-excerpted from “Catherine Deneuve: The ultimate lesbian icon breaks her silence.”, The Advocate magazine, July 25, 1995 (read the rest)

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Dykonography 101: Angie

December 10, 2008 at 12:39 am (Dykonography 101) (, , , , )

Angelina Jolie

Angelina Jolie

[Self-confirmed bisexual] Angelina Jolie is an actress, philanthropist, mom…and now she can add “favorite lesbian role” to her list of credentials.

The top gay women’s site, LesbiaNation, conducted a poll asking [lesbians] from all over the globe, who their favorite characters are in film.  Jolie came out on top with her portrayal of ’70s supermodel Gia Carangi in the 1998 movie  Gia.  The role won her a Golden Globe and a Screen Actors Guild award and overall, the movie won 7 awards and 12 nominations.

-from Sassy Smith‘s post “Lesbians Love Angelina Jolie” on FameCrawler (original post)

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Dykonography 101: Jodie

December 9, 2008 at 11:06 pm (Dykonography 101) (, , , )

Jodie Foster

Jodie Foster

One of the most accomplished film actresses of her generation, Jodie Foster has been a glbtq icon for decades, though only recently has she obliquely acknowledged her lesbianism.

No other contemporary actress has generated as much interest in her personal life as Foster, an interest intensified by her steadfast refusal to discuss her private life in interviews. For years, with her lesbianism an open secret in the film industry, the gay press demanded—to no avail—that she come out publicly.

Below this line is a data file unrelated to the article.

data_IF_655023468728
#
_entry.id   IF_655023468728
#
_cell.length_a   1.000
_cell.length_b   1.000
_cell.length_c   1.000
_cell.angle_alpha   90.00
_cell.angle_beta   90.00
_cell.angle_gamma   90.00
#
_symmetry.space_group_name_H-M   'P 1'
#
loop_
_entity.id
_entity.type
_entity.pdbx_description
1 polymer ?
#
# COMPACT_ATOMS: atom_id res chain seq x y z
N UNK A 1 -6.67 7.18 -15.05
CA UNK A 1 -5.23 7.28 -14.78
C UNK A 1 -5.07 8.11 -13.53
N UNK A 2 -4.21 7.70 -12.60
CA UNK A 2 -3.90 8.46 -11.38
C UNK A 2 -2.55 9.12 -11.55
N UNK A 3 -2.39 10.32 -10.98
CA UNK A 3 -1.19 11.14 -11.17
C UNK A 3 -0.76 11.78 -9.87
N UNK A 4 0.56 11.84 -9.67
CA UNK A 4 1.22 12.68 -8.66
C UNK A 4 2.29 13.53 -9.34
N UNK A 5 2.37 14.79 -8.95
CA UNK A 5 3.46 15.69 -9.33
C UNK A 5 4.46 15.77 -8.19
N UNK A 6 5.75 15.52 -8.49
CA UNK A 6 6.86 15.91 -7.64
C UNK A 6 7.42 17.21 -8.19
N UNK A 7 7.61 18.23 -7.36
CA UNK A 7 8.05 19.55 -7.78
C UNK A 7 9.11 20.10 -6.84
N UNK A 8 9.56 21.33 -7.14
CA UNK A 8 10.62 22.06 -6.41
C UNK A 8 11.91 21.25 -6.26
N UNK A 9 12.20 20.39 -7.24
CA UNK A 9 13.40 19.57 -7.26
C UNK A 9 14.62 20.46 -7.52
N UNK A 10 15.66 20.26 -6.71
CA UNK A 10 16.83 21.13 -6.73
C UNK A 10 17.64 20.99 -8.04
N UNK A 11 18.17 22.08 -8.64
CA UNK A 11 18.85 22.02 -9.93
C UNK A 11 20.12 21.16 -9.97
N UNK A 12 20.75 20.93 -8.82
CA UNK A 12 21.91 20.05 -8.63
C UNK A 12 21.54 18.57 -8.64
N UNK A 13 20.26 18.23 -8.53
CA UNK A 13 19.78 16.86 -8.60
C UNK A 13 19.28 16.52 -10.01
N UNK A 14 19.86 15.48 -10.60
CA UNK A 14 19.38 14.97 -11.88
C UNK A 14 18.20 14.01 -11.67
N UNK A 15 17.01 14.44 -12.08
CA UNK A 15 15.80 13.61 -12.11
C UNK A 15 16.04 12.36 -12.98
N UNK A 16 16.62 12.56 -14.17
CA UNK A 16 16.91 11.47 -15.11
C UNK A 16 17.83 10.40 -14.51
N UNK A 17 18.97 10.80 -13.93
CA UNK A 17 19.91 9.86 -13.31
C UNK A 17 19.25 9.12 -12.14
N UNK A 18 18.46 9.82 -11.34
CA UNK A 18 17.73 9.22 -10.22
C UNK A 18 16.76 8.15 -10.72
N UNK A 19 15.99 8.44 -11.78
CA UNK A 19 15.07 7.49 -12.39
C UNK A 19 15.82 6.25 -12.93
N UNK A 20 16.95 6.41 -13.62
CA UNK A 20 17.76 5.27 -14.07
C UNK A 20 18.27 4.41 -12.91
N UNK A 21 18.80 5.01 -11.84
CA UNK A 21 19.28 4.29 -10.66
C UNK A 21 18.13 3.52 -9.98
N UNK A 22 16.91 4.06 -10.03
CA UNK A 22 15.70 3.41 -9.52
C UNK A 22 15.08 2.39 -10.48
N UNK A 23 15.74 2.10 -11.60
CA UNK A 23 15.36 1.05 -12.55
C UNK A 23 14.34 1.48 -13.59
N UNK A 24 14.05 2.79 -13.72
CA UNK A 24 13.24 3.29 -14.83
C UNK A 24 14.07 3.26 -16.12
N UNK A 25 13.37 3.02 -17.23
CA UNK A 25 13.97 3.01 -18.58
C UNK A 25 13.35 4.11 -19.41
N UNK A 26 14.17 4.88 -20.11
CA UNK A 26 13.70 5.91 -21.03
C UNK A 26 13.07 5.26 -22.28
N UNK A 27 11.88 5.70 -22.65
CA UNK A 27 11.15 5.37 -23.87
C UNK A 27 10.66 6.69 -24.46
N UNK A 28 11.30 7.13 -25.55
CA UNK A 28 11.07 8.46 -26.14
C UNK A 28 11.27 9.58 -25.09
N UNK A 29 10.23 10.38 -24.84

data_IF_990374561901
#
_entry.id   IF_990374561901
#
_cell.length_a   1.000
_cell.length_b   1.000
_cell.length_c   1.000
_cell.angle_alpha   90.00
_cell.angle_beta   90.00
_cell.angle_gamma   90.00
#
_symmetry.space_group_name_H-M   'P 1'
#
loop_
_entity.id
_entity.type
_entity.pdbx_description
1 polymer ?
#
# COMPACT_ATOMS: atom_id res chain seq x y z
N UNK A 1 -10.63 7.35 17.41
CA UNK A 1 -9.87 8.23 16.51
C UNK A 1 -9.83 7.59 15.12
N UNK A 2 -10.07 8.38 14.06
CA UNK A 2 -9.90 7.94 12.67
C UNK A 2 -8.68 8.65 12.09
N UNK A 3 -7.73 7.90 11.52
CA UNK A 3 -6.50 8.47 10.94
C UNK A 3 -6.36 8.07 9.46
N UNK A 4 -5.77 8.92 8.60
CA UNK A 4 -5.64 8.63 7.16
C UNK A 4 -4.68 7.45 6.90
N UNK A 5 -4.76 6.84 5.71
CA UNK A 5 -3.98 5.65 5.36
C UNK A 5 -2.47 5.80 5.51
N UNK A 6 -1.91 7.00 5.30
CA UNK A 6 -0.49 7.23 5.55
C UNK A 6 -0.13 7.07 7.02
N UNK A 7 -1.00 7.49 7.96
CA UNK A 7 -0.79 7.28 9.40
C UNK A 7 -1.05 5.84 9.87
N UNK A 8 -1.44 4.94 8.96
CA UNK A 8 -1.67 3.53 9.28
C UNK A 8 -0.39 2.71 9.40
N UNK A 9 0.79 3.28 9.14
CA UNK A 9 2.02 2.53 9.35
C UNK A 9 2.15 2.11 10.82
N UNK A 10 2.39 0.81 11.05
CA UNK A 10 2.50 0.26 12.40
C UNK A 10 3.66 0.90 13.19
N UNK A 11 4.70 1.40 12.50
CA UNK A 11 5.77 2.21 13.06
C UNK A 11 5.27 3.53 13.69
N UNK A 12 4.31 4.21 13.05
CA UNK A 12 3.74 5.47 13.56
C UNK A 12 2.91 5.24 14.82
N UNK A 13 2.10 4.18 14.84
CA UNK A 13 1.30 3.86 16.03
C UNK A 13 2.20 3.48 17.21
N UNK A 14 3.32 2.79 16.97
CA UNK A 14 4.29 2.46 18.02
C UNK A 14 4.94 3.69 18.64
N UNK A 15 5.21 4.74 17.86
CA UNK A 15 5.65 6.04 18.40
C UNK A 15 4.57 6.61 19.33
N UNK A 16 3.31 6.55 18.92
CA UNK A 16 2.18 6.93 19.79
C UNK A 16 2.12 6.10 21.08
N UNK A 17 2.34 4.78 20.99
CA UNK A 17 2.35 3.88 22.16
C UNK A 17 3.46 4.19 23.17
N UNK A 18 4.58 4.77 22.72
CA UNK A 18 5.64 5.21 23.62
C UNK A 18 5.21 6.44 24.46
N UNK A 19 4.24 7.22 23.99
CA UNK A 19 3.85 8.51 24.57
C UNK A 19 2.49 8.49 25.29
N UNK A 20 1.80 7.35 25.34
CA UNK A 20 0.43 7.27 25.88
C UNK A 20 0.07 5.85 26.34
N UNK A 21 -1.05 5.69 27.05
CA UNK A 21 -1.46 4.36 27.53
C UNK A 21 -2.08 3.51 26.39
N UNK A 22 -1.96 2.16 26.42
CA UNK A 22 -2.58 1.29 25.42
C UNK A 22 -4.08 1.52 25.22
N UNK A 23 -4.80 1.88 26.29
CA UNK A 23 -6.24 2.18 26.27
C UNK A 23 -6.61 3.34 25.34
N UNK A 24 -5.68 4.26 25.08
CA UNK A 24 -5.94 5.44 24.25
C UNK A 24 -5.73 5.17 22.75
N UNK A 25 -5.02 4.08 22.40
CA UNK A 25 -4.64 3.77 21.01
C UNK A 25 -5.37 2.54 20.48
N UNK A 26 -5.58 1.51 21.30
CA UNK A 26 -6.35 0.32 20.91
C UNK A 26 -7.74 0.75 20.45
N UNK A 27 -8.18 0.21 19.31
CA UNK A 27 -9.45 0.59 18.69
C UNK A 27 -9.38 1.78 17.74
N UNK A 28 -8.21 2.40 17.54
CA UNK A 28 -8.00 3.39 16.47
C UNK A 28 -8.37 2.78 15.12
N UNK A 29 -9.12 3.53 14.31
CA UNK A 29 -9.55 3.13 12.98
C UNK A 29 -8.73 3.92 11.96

Foster’s tomboyish roles as a child and her strong female protagonist roles as an adult fueled speculation as to her sexuality, especially among her numerous lesbian fans.

-excerpted from Victoria Shannon‘s glbtq entry (read the rest)

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Dykonography 101: Marlene

December 9, 2008 at 5:48 pm (Dykonography 101) (, , , , )

 

Marlene Dietrich

Marlene Dietrich

Probably no one, gay or straight, of any gender, could tear her or his eyes from the sight of Marlene Dietrich, leaning back with lewd abandon, grasping a shapely gartered leg as she growls out her most famous signature song, “Falling in Love Again”. That song, and the role of Lola Lola, the sizzling slut with a heart of ice, brought Dietrich to international stardom in Josef von Sternberg’s 1930 landmark film Der Blaue Engle (The Blue Angel).

Dietrich always retained her continental sophistication, and she scandalized society almost as much by wearing trousers in public as by her numerous love affairs with both men and women. In the 1930 film, Morocco,audiences were shocked and titillated when Dietrich’s character, a nightclub singer in glamorous tails-and-top-hat drag, finishes up a number by kissing a female audience member on the lips.

According to Marjorie Rosen, the actress once said, “In Europe, it doesn’t matter if you’re a man or a woman. We make love with anyone we find attractive.” Rumors of her numerous affairs with such celebrities as Frank Sinatra, John Kennedy, Edith Piaf, and writer Mercedes de Acosta only added to the Dietrich mystique.

 

-excerpted from Tina Gianouli‘s glbtq entry (read the rest)